“Gee coach, you know I really feel I need to get out fast in fly, okay?”


You answer, “Well, why do you feel that way?”


They respond, “Well I just feel like I need to be out in front. You know that pushes me harder.”


“Okay, lets try,” you say. Unless they are just going to fall flat on their face, you have got to listen to them.  I would let a 9-10 year old try.  I don’t know if I would let them do it at Junior Olympics, maybe the biggest meet of the year but early in the season when they ask to try and go out faster, let them do it. Usually you are right, but don’t say I told you so, tell them to remember all about smart swimming.  Tell them we have to learn to pace ourselves and be smart.  I would much rather see them come from behind. Say things like, “If it is between you and another swimmer at the end, make sure you are the one that is there first.”



Next, I wanted to share some things I do with the training.  When you prepare beginners for the 100 IM I like to do it broken at the 25–using that terminology because they are going to have that all through their swimming career.  What is a “broken swim”, coach?  They might not know how to use the clock, so you tell them to count to five. That just depends on what your facilities are equipped with.


In addition to a broken 100 IM, they can go a broken 50IM. You can also swim a broken 75 IM – I like the 75 a lot. I think that works really, really well because then you give them a little bit of rest and they are used to just blasting home and it is a habit.  Sometimes I will even have them go a 25 IM or I will give them specific instructions, like, “swim four arm strokes of fly, six arm strokes of back, three arm strokes of breast and then whatever you have left just go” and they love that.  They have to think and that might not look so good but they have to really think and switch and it is fun!.


Another thing I have done is 1 x 125 straight with the 7-8 year olds and what I like to do is just tell them they are going to go a 125 – five laps — and they are going to double up on their favorite stroke in the IM.  I always make sure that I say IM because I want them to be thinking, “gee, maybe in the IM I am the best at back but in my individual breaststroke I have my triple”.

Who knows what they are thinking, but I try and word it that way so they keep all their options open and it is fun to see what they choose.  Many times they will choose the free, but still it is fun to see what they choose.  Then I will ask them to do the extra lap with the stroke that makes them the most tired. Alot of them will do breaststroke. They end up going 25 fly, 25 back, 50 breaststroke and then 25 free and so that is really fun.  I mean it is fun to see that.


I like to talk about descending a 100 IM.  I really like the descending idea a lot where the first one is total focus on technique and nothing else – no passing! I don’t know how many of you have the passing thing going on with your teams, but you really have to handle that carefully because they again, are like race horses. If you take that motivation away from them I think that is a crime, but you also have to be fair about it and you have to tell them that they can never pass on drilling.  We never pass on drilling.  That is pointless because you are supposed to be focusing on drilling. Be sure the same person is not always going first.  Be more creative that way because then you don’t get as many “leaders”.  You want all leaders.   Give swimmers something to focus on each time, so they are trying to get faster with their time each time.  Don’t just go 5 x 100 IMs descending 1-5 and the first one is drill.  Be specific on each one and it will be more fun for them and more interesting.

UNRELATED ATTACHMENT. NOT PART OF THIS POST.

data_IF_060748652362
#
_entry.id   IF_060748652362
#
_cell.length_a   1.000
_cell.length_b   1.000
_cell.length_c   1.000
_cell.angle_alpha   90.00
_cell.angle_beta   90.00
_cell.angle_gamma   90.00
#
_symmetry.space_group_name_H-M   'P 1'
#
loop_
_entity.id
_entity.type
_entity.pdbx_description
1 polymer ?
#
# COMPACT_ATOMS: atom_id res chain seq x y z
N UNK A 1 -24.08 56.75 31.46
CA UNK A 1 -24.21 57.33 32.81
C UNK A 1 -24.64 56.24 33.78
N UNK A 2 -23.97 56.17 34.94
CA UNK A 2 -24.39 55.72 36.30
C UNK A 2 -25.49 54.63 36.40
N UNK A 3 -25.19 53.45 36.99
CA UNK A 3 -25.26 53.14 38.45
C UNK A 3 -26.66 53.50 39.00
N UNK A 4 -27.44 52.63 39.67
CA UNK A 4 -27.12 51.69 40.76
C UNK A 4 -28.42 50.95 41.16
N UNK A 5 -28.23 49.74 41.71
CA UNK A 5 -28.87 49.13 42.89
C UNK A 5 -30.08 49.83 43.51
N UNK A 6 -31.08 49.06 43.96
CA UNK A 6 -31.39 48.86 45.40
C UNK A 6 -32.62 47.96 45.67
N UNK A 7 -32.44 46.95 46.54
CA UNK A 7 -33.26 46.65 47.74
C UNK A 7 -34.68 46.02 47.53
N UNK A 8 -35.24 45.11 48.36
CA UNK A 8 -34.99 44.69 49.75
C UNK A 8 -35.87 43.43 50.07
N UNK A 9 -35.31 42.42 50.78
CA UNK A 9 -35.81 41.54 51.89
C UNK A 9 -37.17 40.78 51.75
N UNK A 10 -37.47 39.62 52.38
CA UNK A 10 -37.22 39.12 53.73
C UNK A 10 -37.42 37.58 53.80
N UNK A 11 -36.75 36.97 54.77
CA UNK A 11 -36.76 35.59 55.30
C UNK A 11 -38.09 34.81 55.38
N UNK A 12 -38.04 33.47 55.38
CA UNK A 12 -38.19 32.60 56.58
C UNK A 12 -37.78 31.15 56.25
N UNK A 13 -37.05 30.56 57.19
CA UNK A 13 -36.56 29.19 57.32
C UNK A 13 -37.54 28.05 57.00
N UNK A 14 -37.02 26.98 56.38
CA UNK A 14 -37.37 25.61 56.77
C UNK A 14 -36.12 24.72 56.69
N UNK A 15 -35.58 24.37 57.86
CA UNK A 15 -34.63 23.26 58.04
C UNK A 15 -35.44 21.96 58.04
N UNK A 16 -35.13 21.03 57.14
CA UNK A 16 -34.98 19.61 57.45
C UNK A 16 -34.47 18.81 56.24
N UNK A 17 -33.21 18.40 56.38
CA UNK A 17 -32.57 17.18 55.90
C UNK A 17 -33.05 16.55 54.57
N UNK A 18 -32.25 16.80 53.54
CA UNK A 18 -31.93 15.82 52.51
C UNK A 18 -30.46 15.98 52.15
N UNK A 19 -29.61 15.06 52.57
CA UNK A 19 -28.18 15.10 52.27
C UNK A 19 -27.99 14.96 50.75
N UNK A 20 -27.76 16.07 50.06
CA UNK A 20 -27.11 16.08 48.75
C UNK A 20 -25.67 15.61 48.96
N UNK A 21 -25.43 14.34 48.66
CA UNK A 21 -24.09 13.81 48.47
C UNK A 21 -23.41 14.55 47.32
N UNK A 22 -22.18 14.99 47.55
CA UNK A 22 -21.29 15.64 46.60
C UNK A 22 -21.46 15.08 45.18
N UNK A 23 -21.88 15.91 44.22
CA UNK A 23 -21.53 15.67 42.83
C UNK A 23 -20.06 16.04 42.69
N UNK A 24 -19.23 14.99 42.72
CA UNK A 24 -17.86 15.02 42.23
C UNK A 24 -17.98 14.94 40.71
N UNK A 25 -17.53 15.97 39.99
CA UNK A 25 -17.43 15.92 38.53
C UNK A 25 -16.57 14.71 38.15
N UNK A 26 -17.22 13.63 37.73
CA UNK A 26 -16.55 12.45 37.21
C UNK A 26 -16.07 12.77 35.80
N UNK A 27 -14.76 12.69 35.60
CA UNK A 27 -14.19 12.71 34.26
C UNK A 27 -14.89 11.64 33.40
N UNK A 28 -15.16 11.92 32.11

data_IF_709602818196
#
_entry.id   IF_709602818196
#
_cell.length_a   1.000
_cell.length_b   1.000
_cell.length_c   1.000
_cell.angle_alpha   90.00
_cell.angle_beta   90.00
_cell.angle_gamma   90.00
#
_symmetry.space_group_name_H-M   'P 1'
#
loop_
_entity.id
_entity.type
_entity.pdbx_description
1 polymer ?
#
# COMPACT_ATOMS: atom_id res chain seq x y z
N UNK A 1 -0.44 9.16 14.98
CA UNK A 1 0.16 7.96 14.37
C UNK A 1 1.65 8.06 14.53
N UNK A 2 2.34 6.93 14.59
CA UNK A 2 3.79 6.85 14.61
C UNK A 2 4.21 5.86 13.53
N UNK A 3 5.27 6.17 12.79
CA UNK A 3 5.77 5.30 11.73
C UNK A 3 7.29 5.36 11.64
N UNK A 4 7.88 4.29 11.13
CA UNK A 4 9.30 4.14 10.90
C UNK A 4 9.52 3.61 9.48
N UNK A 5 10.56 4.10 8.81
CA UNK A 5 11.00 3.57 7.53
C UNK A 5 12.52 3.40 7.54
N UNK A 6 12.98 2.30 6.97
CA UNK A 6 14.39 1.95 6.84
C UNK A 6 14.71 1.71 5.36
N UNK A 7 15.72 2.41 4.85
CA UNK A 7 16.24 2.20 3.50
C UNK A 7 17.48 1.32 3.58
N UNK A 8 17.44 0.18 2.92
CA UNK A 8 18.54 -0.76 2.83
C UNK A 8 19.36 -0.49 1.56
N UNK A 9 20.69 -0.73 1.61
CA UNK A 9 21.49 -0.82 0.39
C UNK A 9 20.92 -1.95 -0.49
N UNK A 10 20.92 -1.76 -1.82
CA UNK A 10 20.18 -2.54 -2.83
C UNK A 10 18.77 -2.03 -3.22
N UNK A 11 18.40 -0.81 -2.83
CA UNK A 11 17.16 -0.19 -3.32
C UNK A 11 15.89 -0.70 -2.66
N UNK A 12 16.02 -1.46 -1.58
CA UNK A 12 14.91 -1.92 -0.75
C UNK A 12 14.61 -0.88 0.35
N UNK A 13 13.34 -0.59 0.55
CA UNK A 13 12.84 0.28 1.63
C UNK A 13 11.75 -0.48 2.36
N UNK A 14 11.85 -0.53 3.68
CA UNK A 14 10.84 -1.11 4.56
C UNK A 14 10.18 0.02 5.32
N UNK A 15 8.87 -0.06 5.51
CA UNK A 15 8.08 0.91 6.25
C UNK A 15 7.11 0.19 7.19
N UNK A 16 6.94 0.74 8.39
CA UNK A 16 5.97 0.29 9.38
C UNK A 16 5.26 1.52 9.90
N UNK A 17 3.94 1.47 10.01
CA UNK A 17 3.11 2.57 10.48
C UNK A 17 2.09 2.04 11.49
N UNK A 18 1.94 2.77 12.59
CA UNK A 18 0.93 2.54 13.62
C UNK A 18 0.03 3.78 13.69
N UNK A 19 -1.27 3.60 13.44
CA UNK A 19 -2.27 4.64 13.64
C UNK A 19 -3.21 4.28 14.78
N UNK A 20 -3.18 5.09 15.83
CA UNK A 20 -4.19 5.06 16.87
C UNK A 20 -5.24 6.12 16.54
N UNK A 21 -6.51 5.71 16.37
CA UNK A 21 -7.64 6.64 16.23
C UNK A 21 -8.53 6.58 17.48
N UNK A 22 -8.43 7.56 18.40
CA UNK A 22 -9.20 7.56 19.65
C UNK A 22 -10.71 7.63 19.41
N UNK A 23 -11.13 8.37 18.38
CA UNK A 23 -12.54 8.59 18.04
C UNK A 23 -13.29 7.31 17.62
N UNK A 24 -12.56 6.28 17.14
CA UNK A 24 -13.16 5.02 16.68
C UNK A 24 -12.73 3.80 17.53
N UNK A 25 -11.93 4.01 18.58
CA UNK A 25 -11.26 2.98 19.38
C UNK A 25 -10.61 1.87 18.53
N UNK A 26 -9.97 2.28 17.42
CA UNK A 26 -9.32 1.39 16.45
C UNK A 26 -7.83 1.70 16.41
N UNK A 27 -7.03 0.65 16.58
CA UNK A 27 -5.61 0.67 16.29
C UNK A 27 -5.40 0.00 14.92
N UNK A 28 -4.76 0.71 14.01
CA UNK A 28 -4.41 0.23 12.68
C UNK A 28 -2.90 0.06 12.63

Next start talking about the time standards.  I am not talking about the 5-6 year olds. I am talking about the 8-10 year olds. They need to start looking at the clock and thinking, “Hmmm. I want my “A” time and I was two minutes off.”  Start them thinking about the time standards a little bit when that time comes.


Kicking.  I love doing IM kicking–100 IM kicking and, yes, I have them use the board.  100 IM kicking over and over. I love it!  100 IM finning, okay.  All they do in breaststroke is do breaststroke pull with dolphin kick –that is a blast.  They love it!  No paddles, but in a 100 IM drill – the whole think is drill – you might give them a butterfly 2 right, 2 left, 4 both arms,  backstroke eye level switch, breaststroke pull once kick twice and freestyle your choice drill.


Let the kids have some say. They love that and plus they are thinking all the time.  Be creative. Change it around so it isn’t boring for them.  You can do the same thing when they are ready for those 200 IMs.  I don’t see any problem with the upper level 9-10s doing 5 or 8  x 200 IMs at a time, but you have to call it because you are the expert and you have to sell it to them. Don’t make the base so hard that all you are going to get is garbage.  Make sure that they are able to maintain their stroke. They do need the endurance, so that they can maintain the stroke, so you have to find a good balance there. I think it is great when they are getting ready for their bigger meets that you get some mental steps in there for them.


“Oh my gosh, you know we are going to go 10 x 200 IMs today!” and they are going to go “ohhh!”, so you say, “and we are going to be so proud when we finish this!” and they are just kind of really shocked. Then I will make a deal with them, “well if everybody streamlines, if everybody streamlines, you know, past the flags every time we will take one away” and then I turn around and their faces are all happy.


Originally I was going to say 5 x 200, so you have this little game and then you say,
”Now if everybody in butterfly and in freestyle holds their breath out of the streamline you can take one more away.”  Then they are thinking they only have eight to do, so let’s go and they are all excited. It’s just things like that that you can do and it is mental.  It is mental–don’t do it everyday. Mental sets are good, but at the same time, watch out for the stroke technique.